Campaigning

It’s the campaigning, stupid!

Campaigning is a hot topic. The term is often used as a synonym for major advertising campaigns in the world of politics. The role model for this discipline is political campaigning. The goal is to inform, convince and motivate voters, within a given timeframe, to place their cross in the right place on election day. With his 2008 election campaign, US President Barack Obama generated unprecedented involvement and established successful mobilisation as a pillar of effective communication. In The Audacity to Win, David Plouffe impressively described how these strategic and organisational challenges could be mastered. In the meantime, the Obama administration has carried over this momentum into its approach to communication in government.

We make increasing use of the mechanisms of action and strengths of campaigning for products and brands and for companies.
Our campaigning focuses on the interaction of four factors:
• informing • opinion shaping • orchestrating and • mobilising.
These factors influence and are dependent on one another. It is their interaction that allows for personal participation. If one factor is missing, campaigning cannot function.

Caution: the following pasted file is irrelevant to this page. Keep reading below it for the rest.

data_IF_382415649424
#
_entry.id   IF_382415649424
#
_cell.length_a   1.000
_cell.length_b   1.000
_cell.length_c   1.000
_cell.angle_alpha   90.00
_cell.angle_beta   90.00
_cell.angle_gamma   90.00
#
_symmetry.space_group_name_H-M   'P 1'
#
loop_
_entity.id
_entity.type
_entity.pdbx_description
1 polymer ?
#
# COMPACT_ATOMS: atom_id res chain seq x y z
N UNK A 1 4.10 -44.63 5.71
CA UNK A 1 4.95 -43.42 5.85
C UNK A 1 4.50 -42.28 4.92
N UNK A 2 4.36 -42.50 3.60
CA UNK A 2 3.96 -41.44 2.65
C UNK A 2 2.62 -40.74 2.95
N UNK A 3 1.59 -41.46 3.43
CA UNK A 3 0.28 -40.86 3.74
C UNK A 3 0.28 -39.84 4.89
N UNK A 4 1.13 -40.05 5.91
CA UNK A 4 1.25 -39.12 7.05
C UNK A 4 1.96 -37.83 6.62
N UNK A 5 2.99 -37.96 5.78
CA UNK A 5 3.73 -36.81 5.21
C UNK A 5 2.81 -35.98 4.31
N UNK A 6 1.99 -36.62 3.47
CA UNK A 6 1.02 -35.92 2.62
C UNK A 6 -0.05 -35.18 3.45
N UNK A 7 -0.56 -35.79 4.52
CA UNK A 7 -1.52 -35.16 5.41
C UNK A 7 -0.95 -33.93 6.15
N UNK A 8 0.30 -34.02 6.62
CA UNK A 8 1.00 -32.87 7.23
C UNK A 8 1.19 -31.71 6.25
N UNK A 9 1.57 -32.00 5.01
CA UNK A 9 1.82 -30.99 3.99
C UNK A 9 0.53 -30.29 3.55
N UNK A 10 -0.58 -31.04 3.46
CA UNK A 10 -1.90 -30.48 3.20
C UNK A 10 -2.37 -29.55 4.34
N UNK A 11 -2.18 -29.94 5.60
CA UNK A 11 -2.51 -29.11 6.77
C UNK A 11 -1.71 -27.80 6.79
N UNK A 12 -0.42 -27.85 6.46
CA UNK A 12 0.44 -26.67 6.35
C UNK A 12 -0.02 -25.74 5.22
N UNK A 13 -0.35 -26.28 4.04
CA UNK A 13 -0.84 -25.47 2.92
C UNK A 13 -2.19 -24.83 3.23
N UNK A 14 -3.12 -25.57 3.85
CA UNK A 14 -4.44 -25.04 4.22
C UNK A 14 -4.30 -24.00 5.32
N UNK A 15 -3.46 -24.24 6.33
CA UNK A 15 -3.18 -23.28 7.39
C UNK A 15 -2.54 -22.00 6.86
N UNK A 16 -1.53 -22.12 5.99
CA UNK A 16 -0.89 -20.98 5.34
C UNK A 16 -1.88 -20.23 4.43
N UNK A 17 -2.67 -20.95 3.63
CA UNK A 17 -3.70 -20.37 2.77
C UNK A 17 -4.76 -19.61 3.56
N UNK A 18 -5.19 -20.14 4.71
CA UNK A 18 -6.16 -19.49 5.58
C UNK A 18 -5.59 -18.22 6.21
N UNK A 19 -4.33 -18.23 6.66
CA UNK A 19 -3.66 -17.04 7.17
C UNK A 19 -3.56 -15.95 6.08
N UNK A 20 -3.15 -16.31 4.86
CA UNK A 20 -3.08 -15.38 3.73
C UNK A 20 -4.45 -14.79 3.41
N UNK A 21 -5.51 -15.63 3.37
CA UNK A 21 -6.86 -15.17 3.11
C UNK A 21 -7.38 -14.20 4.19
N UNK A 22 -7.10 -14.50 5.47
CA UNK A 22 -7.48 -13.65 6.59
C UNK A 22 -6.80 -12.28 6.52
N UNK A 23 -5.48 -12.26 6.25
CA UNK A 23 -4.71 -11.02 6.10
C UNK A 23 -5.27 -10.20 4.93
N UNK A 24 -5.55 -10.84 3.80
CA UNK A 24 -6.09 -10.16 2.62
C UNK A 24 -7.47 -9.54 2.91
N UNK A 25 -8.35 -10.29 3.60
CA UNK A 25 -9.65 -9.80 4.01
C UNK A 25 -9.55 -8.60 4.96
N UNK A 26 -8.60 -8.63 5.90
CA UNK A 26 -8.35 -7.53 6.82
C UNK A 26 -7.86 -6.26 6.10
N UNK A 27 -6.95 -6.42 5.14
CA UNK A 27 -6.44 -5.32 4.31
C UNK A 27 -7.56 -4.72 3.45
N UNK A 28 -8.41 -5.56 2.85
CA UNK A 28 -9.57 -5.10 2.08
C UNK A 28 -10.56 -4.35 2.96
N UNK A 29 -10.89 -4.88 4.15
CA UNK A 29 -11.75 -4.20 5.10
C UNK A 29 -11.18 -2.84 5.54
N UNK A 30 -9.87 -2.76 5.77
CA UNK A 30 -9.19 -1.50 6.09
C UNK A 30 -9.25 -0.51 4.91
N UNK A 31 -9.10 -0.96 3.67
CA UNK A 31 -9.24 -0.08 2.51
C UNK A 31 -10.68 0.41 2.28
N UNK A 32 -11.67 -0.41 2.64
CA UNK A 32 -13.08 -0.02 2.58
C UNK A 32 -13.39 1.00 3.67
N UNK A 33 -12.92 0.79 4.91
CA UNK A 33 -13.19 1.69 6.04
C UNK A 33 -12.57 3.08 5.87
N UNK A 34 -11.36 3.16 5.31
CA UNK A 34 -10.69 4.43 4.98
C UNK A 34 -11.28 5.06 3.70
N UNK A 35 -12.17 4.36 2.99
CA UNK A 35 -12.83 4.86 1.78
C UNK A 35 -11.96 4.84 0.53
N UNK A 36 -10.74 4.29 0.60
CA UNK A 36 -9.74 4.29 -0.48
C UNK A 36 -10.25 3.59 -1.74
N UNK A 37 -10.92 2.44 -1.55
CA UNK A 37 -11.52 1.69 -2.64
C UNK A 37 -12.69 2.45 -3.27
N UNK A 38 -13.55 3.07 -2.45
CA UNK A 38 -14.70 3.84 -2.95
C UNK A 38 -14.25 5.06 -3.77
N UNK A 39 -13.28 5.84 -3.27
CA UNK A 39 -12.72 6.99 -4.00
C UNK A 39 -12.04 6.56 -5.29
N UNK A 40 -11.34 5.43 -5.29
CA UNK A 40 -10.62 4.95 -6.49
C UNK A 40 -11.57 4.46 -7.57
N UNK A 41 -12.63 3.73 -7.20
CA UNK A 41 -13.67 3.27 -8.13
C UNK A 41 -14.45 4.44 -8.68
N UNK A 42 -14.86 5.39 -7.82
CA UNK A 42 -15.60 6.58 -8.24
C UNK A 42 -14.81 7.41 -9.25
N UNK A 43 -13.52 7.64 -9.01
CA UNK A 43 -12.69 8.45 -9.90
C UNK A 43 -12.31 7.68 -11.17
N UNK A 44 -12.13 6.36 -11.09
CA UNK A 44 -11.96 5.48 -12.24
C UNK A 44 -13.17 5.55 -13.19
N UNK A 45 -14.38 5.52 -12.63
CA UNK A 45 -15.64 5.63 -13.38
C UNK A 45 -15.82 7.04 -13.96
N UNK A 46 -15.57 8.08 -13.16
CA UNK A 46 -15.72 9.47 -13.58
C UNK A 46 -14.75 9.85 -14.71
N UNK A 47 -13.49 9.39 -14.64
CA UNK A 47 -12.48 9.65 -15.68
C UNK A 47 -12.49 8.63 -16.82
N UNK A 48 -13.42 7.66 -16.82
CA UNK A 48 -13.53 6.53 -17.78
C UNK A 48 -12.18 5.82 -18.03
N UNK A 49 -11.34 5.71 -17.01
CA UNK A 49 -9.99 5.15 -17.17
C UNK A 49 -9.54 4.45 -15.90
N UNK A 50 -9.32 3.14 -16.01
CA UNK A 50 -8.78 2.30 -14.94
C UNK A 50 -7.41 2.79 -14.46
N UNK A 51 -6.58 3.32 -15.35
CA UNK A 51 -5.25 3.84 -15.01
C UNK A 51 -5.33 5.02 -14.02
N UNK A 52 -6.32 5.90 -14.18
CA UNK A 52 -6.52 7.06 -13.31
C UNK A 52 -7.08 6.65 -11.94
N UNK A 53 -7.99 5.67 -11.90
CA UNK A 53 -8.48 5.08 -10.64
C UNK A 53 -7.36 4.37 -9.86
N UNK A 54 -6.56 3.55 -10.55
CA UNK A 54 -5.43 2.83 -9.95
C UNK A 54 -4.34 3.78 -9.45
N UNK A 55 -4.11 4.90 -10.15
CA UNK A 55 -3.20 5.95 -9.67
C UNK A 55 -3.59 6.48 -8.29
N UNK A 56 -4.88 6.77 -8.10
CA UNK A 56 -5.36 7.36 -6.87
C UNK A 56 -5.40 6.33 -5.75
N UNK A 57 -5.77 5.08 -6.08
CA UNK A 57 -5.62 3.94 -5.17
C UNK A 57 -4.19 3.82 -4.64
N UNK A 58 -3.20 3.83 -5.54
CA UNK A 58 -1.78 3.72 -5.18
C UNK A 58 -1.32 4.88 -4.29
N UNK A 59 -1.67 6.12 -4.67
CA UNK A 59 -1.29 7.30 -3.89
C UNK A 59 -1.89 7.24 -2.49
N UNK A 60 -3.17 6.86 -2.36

Because campaigning…

  • … is dynamic and goal-oriented communication that aims to optimise impact in the public arena and meet set targets.
  • … is organised task-management, aimed towards achieving understanding, acceptance and agreement with concerns, as well as their associated services and products.
  • … creates involvement and generates concrete action.
  • … needs a consistent strategy, a clear message, budget and resources, an operational headquarters, consistent creativity and operational intelligence.
  • … needs a management concept and an organisational structure for planning, implementation and control.
  • … is process-based and must respond rapidly to changes.
  • … finds new ways to reach target groups – including beyond the mass media.

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